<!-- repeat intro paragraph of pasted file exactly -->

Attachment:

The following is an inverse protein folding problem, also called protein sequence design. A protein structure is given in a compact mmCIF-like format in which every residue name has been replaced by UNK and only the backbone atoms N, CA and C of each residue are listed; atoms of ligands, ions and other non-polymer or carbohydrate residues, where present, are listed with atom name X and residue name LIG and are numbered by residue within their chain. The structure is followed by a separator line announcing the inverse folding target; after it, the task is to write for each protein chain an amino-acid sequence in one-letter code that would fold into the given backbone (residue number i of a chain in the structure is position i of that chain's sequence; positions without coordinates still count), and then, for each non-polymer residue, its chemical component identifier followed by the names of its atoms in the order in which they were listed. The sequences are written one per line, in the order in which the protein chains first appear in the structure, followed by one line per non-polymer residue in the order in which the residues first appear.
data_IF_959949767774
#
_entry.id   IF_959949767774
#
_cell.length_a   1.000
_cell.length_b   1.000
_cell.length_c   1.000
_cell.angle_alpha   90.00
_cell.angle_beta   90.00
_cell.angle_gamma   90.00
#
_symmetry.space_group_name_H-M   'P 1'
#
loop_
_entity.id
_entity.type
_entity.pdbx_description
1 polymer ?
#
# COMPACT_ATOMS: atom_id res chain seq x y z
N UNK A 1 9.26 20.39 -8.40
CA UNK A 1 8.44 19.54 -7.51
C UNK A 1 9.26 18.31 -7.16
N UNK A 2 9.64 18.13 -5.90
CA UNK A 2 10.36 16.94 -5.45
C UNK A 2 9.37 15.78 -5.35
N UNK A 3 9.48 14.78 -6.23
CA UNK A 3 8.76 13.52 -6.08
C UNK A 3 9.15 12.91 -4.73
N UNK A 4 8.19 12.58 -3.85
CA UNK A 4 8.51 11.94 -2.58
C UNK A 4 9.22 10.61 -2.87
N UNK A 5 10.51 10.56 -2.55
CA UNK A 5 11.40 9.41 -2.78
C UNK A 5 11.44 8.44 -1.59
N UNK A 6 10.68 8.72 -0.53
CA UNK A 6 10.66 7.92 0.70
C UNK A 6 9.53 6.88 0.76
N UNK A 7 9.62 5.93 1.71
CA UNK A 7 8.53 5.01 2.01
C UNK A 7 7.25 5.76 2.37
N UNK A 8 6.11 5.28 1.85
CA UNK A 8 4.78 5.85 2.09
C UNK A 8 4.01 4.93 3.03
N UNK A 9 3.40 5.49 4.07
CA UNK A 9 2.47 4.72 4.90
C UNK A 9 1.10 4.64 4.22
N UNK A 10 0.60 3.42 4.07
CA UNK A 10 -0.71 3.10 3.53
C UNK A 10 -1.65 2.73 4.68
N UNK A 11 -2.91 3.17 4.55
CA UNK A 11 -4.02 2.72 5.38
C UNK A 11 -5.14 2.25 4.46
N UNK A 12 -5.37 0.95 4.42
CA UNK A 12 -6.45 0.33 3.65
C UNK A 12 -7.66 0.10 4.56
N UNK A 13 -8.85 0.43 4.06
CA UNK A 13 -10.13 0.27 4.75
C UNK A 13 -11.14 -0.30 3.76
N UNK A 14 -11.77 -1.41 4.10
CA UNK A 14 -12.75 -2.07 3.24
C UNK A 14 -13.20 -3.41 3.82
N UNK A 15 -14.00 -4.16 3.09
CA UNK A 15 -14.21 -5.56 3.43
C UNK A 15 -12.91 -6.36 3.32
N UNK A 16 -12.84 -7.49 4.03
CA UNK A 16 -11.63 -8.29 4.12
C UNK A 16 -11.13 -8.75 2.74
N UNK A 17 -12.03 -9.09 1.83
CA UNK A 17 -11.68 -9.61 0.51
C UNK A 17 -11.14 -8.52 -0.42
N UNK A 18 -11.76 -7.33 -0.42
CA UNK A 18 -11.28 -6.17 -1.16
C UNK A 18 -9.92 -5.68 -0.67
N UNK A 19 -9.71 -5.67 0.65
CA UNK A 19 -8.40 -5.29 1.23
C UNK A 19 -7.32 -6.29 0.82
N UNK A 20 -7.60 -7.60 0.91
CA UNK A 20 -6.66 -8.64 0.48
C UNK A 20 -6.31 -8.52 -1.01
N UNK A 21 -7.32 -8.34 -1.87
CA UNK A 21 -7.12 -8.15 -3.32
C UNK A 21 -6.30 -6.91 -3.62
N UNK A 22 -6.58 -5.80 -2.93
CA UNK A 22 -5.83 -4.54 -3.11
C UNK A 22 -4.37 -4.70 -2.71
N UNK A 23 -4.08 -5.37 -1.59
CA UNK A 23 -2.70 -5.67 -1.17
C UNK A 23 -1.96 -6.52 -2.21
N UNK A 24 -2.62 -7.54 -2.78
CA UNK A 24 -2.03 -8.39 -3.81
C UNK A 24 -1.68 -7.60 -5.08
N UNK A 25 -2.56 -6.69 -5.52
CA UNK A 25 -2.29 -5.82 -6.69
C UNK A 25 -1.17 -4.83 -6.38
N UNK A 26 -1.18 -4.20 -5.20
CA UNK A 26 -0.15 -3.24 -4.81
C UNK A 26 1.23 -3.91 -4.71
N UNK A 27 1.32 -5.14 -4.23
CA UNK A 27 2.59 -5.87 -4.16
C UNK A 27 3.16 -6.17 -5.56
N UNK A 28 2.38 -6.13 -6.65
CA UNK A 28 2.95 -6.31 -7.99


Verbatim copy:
The following is an inverse protein folding problem, also called protein sequence design. A protein structure is given in a compact mmCIF-like format in which every residue name has been replaced by UNK and only the backbone atoms N, CA and C of each residue are listed; atoms of ligands, ions and other non-polymer or carbohydrate residues, where present, are listed with atom name X and residue name LIG and are numbered by residue within their chain. The structure is followed by a separator line announcing the inverse folding target; after it, the task is to write for each protein chain an amino-acid sequence in one-letter code that would fold into the given backbone (residue number i of a chain in the structure is position i of that chain's sequence; positions without coordinates still count), and then, for each non-polymer residue, its chemical component identifier followed by the names of its atoms in the order in which they were listed. The sequences are written one per line, in the order in which the protein chains first appear in the structure, followed by one line per non-polymer residue in the order in which the residues first appear.